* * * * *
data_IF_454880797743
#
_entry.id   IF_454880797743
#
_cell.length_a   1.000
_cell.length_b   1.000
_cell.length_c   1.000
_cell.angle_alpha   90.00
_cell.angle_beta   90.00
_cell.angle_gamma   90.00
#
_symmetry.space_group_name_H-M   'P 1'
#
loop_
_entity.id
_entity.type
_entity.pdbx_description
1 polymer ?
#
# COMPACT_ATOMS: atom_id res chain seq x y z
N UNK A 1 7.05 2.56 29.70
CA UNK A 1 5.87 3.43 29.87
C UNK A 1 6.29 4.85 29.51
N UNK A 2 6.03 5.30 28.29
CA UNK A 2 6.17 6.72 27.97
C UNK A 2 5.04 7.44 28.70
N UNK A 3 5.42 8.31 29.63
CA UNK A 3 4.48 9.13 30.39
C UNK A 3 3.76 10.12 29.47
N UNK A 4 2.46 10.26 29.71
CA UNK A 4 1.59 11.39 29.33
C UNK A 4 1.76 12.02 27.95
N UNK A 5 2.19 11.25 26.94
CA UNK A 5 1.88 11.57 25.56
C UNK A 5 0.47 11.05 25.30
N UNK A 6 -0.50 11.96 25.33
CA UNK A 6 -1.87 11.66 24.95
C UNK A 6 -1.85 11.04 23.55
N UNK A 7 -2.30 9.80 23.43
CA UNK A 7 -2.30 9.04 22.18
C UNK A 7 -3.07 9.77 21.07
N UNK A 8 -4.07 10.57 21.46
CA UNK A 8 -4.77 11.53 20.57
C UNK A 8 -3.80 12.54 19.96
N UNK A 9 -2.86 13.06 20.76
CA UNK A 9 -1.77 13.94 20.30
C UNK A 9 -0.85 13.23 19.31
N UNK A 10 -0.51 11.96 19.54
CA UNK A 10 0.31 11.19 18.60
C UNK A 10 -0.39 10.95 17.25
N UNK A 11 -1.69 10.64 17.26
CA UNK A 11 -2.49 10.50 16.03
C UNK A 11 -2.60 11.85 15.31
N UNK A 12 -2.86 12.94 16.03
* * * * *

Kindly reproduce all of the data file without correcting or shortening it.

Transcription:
data_IF_454880797743
#
_entry.id   IF_454880797743
#
_cell.length_a   1.000
_cell.length_b   1.000
_cell.length_c   1.000
_cell.angle_alpha   90.00
_cell.angle_beta   90.00
_cell.angle_gamma   90.00
#
_symmetry.space_group_name_H-M   'P 1'
#
loop_
_entity.id
_entity.type
_entity.pdbx_description
1 polymer ?
#
# COMPACT_ATOMS: atom_id res chain seq x y z
N UNK A 1 7.05 2.56 29.70
CA UNK A 1 5.87 3.43 29.87
C UNK A 1 6.29 4.85 29.51
N UNK A 2 6.03 5.30 28.29
CA UNK A 2 6.17 6.72 27.97
C UNK A 2 5.04 7.44 28.70
N UNK A 3 5.42 8.31 29.63
CA UNK A 3 4.48 9.13 30.39
C UNK A 3 3.76 10.12 29.47
N UNK A 4 2.46 10.26 29.71
CA UNK A 4 1.59 11.39 29.33
C UNK A 4 1.76 12.02 27.95
N UNK A 5 2.19 11.25 26.94
CA UNK A 5 1.88 11.57 25.56
C UNK A 5 0.47 11.05 25.30
N UNK A 6 -0.50 11.96 25.33
CA UNK A 6 -1.87 11.66 24.95
C UNK A 6 -1.85 11.04 23.55
N UNK A 7 -2.30 9.80 23.43
CA UNK A 7 -2.30 9.04 22.18
C UNK A 7 -3.07 9.77 21.07
N UNK A 8 -4.07 10.57 21.46
CA UNK A 8 -4.77 11.53 20.57
C UNK A 8 -3.80 12.54 19.96
N UNK A 9 -2.86 13.06 20.76
CA UNK A 9 -1.77 13.94 20.30
C UNK A 9 -0.85 13.23 19.31
N UNK A 10 -0.51 11.96 19.54
CA UNK A 10 0.31 11.19 18.60
C UNK A 10 -0.39 10.95 17.25
N UNK A 11 -1.69 10.64 17.26
CA UNK A 11 -2.49 10.50 16.03
C UNK A 11 -2.60 11.85 15.31
N UNK A 12 -2.86 12.94 16.03